How Republican House Will Affect Farm Bill 2023

It’s official, the GOP garnered the 218 seats needed to control the House, ushering in an era of divided government and a check on the Biden administration agenda. Most look for Biden to increase his use of executive orders and regulations to fulfill some other goals.

The End of an Era
It took several GOP House races in liberal California to get the Republicans to 218 votes. A few more House races need to be called so the GOP majority number could rise. The majority will hand Republicans control of committees.

The Fate of the Farm Bill
With the majority transition now set in stone, a timeline for any new farm bill in 2023 largely rests with the House and depends on the funding level for food and nutrition, which takes up around 85% of all farm bill spending.

If Republicans, who control the House, get too aggressive on altering the food stamp program, history shows this is not how to get a farm bill enacted. With the GOP in control of the House, many veteran farm bill observers signal a one-year extension, largely due to the work new leadership must do relative to hearings, etc.

The Senate Ag Committee will be led by current Chair Debbie Stabenow (D-Mich.) who is a veteran of getting farm bills over the finish line and to her liking. In the House, the new Ag Panel Leader is Rep. G.T. Thompson (R-Pa.).

The GOP caucus contains more than a few conservative activists who have made prior farm bills difficult to be completed. While some will not say it publicly, veteran farm bill watchers believe the House will run out of time in 2023 because of the need for hearings and to gear up new members and their staffs on the complexities of farm policy.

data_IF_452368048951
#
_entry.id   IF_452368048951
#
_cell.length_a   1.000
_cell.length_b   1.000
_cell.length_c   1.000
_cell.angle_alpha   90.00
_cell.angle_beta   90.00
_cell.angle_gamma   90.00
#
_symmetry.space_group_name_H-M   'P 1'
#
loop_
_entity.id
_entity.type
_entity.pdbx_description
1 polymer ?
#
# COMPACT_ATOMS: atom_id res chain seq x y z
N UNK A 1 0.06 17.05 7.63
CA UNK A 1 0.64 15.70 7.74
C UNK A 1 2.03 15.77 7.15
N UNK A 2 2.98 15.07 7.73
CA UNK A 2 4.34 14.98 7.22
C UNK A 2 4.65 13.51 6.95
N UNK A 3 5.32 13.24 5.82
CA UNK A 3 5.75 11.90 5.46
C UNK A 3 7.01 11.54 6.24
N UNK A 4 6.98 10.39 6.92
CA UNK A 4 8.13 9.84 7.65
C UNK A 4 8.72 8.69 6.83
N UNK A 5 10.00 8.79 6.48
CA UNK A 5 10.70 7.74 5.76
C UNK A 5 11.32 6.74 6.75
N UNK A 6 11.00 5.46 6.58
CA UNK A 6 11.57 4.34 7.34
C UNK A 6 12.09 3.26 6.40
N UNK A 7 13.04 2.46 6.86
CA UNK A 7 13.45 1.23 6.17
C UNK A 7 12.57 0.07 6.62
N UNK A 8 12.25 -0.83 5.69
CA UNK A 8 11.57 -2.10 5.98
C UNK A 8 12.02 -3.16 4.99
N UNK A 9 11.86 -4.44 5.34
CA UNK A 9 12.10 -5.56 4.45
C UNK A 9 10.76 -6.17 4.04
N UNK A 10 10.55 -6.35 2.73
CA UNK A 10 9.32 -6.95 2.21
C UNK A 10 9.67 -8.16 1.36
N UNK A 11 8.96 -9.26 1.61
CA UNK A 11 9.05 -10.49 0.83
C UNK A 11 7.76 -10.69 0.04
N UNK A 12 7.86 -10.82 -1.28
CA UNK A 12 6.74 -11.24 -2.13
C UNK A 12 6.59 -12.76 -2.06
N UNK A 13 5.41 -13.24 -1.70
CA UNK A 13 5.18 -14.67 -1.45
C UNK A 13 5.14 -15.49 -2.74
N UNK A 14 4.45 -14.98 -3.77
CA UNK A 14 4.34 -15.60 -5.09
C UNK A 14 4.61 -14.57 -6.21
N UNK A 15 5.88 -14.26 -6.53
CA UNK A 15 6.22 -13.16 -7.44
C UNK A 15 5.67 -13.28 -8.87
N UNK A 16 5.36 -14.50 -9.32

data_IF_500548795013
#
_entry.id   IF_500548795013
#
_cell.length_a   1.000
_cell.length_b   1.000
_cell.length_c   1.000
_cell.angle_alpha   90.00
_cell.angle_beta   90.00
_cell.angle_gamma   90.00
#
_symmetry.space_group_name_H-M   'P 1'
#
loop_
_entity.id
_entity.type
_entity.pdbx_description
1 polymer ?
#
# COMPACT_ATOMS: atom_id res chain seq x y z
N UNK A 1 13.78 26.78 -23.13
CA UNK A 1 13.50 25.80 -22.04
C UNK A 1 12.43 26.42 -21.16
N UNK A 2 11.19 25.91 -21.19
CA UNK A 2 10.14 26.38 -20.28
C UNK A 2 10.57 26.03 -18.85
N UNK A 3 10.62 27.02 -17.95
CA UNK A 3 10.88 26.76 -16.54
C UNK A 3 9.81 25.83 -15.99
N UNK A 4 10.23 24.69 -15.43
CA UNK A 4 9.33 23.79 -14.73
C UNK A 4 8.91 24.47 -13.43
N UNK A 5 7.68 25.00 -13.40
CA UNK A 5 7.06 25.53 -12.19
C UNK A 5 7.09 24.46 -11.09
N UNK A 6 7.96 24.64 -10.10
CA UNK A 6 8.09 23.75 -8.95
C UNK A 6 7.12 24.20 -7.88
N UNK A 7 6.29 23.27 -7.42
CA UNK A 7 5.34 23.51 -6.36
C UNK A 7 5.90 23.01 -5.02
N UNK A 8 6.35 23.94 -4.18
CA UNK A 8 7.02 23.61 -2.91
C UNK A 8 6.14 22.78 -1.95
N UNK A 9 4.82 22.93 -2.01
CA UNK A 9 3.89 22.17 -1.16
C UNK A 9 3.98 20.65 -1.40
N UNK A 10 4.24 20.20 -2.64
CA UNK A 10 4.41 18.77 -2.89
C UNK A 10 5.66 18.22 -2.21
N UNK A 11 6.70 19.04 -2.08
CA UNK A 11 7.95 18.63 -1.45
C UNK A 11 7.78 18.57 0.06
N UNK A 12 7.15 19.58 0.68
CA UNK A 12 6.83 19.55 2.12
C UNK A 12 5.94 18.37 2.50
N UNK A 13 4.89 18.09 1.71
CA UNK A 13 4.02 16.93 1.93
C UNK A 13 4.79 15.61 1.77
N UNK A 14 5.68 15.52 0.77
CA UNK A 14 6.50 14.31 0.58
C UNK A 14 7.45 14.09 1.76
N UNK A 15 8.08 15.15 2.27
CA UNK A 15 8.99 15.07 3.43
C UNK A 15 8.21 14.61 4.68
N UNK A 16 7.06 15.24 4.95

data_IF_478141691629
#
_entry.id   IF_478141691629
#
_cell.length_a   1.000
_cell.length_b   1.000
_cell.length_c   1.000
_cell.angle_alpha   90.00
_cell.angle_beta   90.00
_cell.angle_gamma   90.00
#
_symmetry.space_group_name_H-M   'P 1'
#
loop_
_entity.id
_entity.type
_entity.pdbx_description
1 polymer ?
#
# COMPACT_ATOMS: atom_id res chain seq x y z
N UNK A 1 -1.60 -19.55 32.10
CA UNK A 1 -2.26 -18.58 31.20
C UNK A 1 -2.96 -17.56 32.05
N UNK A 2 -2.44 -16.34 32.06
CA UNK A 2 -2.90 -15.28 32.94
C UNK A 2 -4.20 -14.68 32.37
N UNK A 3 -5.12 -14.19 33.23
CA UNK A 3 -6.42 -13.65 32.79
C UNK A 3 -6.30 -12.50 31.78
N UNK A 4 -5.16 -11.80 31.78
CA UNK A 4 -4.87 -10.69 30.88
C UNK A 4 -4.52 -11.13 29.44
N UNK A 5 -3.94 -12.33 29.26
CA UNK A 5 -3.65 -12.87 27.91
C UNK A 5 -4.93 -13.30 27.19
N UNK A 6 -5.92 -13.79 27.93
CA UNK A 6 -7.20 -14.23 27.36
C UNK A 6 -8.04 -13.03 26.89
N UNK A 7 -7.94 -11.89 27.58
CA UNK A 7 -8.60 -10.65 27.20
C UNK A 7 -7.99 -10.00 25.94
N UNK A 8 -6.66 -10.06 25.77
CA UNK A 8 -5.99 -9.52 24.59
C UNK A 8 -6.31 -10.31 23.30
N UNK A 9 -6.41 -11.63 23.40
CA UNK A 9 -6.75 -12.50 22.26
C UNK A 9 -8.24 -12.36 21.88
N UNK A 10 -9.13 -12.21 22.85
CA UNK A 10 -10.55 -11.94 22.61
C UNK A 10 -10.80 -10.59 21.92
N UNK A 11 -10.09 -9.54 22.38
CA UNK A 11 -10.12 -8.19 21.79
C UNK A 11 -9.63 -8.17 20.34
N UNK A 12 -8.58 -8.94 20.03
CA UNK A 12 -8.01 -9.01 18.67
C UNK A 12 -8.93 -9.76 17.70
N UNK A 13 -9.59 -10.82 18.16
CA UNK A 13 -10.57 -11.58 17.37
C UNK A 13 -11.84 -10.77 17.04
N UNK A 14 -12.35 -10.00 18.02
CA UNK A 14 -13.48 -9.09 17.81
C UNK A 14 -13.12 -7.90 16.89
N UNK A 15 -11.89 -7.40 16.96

Thompson has made it clear he wants a bill in 2023 and wants the House to consider it by the August congressional recess. Look for Thompson to push early action via hearings and other matters early in 2023.

Top Ag Panel Farm Bill Objectives
G.T. Thompson, Ag Panel Leader, recently shared his highest priority farm bill objectives with AgriTalk:

Internet Access: The Bipartisan Infrastucture Law was signed into action. It dedicates $759 million to help redeploy the rural broadband program and provide Internet access to rural areas. “Rural broadband is still the No. 1 needed utility that we have infrastructure needs for in this country,” Thompson said.

Crop Insurance: Improvements are needed and members of Congress need to be educated about just how important the program is. “We have to protect crop insurance by learning from our disaster experiences and improve it,” Thompson said.

Passage: Thompson reiterated that the committee will need to work in a “very intense” way in order to prevent the legislation from expiring and “kicking the can down the road.” To avoid any delays, Thompson reiterated his urgency, and drive for bipartisanship is his “commitment.”